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The Music Modernization Act: What It Is And What’s Next

by Laura Marsh

The Music Modernization Act (“MMA”) is a bill in Congress on its way to becoming law. It has brought together songwriters, music publishers, artists, record labels, and streaming services in an unprecedented fashion. Even though these groups typically do not see eye to eye when it comes to copyright issues, the MMA would mark a significant victory for not only the groups mentioned, the music industry as a whole. The MMA itself reflects the collaborative effort of the groups supporting the bill. It combines three separate legislative initiatives — The Music Modernization Act of 2018, The CLASSICS Act, and The AMP Act[1]— into one bill, and would create one of the biggest changes to the U.S. copyright system since the Digital Millennium Copyright Act in the late 1990s. Four specific areas of copyright law that will be most impacted if the Act becomes law are:

  1. Mechanical licensing for recordings;
  2. Royalty protection for recordings made before 1972;
  3. Rights for “adjunct creators,” like producers, mixers, and sound engineers; and
  4. The unified rate standard for music royalties.

The MMA is the most sweeping copyright legislation in a long time. The law in general has a hard time keeping up with technology, so the MMA would be an important step in ensuring that creators are compensated fairly for the music that is consumed through streaming services. Some digital radio companies like Pandora have already started paying royalties for songs recorded before 1972, but the MMA would require alldigital radio stations to follow suit.

The MMA also creates a new collective, led by a board of publishers and songwriters, that would handle the details of digital mechanical licensing. Allowing creators and their agencies to lead the charge in this way is another way that the MMA has distinguished itself from previous copyright legislation and will ensure that music creators across the board get paid fair market value for their work.

The bill passed the House unanimously and its counterpart is currently in front of the Senate. Even though it was initially projected to face little opposition (if any) from Senators, the MMA hit a roadblock from Senator Ron Wyden (D-Ore.) in late May when Senator Wyden introduced the Accessibility for Curators, Creators, Educators, Scholars, and Society (ACCESS) to Recordings Act. The major difference between ACCESS and the MMA is that ACCESS would essentially remove state law copyright protections from pre-1972 recordings and put them under the umbrella of federal law. While ACCESS would allow rights holders of these recordings to collect streaming royalties, the MMA also grants the same ability without also changing how those recordings are protected by state law. The MMA is still largely expected to pass as is, but the introduction of the ACCESS to Recordings Act slowed down the progress of the MMA.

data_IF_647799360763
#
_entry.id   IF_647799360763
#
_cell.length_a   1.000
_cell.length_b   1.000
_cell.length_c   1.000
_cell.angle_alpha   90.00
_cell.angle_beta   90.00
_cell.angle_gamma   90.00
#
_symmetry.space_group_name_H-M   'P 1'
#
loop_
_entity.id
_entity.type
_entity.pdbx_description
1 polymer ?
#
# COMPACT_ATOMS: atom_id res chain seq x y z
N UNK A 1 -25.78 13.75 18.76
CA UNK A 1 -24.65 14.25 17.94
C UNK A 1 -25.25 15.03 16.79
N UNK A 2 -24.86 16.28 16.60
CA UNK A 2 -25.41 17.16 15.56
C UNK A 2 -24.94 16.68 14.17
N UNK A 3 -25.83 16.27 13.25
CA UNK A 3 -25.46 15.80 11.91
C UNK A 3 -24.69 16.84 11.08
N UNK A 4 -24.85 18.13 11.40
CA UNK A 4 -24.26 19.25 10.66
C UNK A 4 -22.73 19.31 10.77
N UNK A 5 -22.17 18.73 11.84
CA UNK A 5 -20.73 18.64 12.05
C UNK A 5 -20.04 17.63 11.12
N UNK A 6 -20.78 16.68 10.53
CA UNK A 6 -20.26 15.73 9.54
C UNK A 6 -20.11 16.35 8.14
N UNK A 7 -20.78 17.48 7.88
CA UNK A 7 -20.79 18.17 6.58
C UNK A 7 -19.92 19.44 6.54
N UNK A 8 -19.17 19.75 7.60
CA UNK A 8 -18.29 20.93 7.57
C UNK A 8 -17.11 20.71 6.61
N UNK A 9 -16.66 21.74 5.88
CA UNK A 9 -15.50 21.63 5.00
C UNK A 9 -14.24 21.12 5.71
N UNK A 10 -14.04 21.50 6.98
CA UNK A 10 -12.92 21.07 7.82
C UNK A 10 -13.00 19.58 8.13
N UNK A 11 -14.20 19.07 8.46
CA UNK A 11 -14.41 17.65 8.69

In late June, the MMA regained its momentum and passed the Senate Judiciary Committee. Its unanimous passage in this committee demonstrated bipartisan support that is largely uncharacteristic of the present administration. This makes the groups supporting the bill even more hopeful of its passage, earning praise from the Recording Industry Association of America, the National Music Publishers Association, SoundExchange, and Songwriters of North America, among several other music industry organizations.

The MMA now faces a vote from the full Senate, where it sits with 569 other bills that have come there from the House of Representatives. If for some reason it doesn’t pass during this session of Congress, it will need to be reintroduced in 2019.

Aside from the backlog of bills, the MMA now faces another set of obstacles in the Senate. First, the recent nomination of Brett Kavanaugh to the Supreme Court has taken focus away from legislative initiatives, and until a decision is reached about his confirmation hearing, there may be even fewer bills that move to a vote. Also, a proposal recently submitted by Blackstone — the parent company of Harry Fox Agency and SESAC — threatens to alter the structure of the MMA. Instead of administering mechanical licensing through a Mechanical Licensing Commission as the MMA aims to do, the proposal from Blackstone has essentially eliminated the commission and would instead allow multiple vendors to both administer mechanical licenses and process royalty payments. Critics of this last-minute proposal have said that this change has been made in bad faith and only stands to benefit one entity: Blackstone itself.

Despite these challenges, supporters of the legislation are still cautiously optimistic that some version of the MMA will pass by the end of the year because of the industry-wide and bipartisan support that the bill has gathered on its path through Congress.

[1]The CLASSICS Act is an acronym for “Compensating Legacy Artists for their Songs, Service, & Important Contributions to Society Act” and The AMP Act is an acronym for “Allocation for Music Producers Act”.

Read the full text of the MMA

Read the full text of ACCESS